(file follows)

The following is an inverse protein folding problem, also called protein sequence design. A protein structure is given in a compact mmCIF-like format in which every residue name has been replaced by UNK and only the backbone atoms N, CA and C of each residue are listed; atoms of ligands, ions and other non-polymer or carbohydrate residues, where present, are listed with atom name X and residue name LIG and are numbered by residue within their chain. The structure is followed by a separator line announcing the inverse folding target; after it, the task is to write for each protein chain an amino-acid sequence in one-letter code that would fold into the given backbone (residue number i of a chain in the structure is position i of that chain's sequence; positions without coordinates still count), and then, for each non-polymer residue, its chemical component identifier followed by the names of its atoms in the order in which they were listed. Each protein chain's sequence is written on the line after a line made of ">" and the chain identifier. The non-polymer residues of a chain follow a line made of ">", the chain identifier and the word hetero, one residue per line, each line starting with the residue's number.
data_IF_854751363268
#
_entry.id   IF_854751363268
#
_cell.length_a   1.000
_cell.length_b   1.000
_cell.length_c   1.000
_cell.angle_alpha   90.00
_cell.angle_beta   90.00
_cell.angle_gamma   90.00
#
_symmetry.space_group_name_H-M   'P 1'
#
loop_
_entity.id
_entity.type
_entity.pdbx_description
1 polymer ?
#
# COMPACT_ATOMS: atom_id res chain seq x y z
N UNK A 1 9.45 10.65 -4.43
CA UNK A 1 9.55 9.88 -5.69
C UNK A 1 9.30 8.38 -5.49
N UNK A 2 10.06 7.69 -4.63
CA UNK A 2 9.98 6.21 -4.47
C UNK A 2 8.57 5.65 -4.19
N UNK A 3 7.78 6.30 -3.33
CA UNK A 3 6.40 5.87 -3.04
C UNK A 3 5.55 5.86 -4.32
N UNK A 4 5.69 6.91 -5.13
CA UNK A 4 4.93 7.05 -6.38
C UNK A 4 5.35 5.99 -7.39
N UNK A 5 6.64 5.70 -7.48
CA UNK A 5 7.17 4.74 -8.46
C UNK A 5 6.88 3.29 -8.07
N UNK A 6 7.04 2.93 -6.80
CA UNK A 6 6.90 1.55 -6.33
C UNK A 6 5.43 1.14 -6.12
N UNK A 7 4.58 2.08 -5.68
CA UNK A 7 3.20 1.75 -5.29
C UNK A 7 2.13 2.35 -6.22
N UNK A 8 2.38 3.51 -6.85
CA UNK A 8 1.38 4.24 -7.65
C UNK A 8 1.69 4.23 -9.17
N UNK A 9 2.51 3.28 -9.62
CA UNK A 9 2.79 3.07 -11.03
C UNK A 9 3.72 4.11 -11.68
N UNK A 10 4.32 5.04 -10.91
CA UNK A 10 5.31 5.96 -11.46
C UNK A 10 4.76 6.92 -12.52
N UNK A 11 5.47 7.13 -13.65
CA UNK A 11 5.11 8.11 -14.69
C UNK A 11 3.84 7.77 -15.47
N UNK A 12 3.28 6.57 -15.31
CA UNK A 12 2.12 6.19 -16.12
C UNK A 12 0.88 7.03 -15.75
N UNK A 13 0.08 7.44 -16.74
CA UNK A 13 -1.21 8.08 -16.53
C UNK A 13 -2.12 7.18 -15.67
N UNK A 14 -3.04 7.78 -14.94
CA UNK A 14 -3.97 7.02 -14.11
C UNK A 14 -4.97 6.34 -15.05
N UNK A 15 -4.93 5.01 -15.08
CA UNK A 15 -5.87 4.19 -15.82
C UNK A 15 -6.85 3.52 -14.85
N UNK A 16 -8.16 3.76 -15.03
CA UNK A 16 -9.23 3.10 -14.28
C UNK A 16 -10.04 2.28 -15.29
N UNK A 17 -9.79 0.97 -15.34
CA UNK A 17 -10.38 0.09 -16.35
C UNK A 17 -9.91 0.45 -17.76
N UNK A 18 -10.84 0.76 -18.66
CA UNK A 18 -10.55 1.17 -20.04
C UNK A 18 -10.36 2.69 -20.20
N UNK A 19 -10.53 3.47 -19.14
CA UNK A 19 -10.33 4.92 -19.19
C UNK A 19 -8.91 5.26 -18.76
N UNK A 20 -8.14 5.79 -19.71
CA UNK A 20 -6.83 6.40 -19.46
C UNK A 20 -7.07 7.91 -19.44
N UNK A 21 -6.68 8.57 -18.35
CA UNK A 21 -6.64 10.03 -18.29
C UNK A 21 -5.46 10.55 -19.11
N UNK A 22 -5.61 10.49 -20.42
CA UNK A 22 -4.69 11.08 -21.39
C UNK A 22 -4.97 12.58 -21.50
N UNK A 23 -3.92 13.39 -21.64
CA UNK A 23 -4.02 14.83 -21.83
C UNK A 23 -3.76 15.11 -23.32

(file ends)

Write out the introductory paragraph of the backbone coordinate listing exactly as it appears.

The following is an inverse protein folding problem, also called protein sequence design. A protein structure is given in a compact mmCIF-like format in which every residue name has been replaced by UNK and only the backbone atoms N, CA and C of each residue are listed; atoms of ligands, ions and other non-polymer or carbohydrate residues, where present, are listed with atom name X and residue name LIG and are numbered by residue within their chain. The structure is followed by a separator line announcing the inverse folding target; after it, the task is to write for each protein chain an amino-acid sequence in one-letter code that would fold into the given backbone (residue number i of a chain in the structure is position i of that chain's sequence; positions without coordinates still count), and then, for each non-polymer residue, its chemical component identifier followed by the names of its atoms in the order in which they were listed. Each protein chain's sequence is written on the line after a line made of ">" and the chain identifier. The non-polymer residues of a chain follow a line made of ">", the chain identifier and the word hetero, one residue per line, each line starting with the residue's number.